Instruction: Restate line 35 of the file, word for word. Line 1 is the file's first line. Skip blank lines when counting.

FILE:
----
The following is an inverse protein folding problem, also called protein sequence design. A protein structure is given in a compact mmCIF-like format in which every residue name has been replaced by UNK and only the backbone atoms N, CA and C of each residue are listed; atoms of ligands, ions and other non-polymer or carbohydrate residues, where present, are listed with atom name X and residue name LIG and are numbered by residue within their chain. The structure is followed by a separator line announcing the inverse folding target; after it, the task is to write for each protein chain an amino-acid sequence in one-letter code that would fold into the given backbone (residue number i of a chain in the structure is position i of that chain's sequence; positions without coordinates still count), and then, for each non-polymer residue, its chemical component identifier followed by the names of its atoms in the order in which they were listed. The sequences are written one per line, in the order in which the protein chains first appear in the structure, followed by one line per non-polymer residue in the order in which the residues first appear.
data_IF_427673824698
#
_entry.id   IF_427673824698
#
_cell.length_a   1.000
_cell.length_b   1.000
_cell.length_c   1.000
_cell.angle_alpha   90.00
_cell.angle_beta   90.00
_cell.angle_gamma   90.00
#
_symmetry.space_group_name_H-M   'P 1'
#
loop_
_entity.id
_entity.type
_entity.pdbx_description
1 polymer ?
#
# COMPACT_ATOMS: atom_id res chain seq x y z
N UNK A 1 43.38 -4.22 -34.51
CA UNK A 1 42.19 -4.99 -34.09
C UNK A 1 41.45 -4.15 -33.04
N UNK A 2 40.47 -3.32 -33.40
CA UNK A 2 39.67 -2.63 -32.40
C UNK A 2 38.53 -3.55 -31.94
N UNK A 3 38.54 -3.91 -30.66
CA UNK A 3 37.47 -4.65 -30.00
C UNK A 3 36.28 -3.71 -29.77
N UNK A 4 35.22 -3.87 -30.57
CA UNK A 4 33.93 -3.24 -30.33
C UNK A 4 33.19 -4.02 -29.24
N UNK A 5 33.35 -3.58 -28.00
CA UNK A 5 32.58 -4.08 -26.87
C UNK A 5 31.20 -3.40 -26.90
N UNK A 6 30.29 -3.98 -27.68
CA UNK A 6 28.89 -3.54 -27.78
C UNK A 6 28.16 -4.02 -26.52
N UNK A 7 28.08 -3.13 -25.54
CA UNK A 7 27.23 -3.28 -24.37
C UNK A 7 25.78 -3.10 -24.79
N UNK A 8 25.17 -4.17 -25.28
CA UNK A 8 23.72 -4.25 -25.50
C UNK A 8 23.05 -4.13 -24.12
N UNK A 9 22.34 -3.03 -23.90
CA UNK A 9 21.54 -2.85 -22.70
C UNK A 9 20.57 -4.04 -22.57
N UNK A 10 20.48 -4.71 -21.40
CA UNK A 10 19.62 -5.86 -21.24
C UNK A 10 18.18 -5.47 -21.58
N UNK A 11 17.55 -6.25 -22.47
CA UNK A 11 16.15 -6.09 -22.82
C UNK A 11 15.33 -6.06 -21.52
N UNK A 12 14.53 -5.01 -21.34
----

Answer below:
CA UNK A 5 32.58 -4.08 -26.87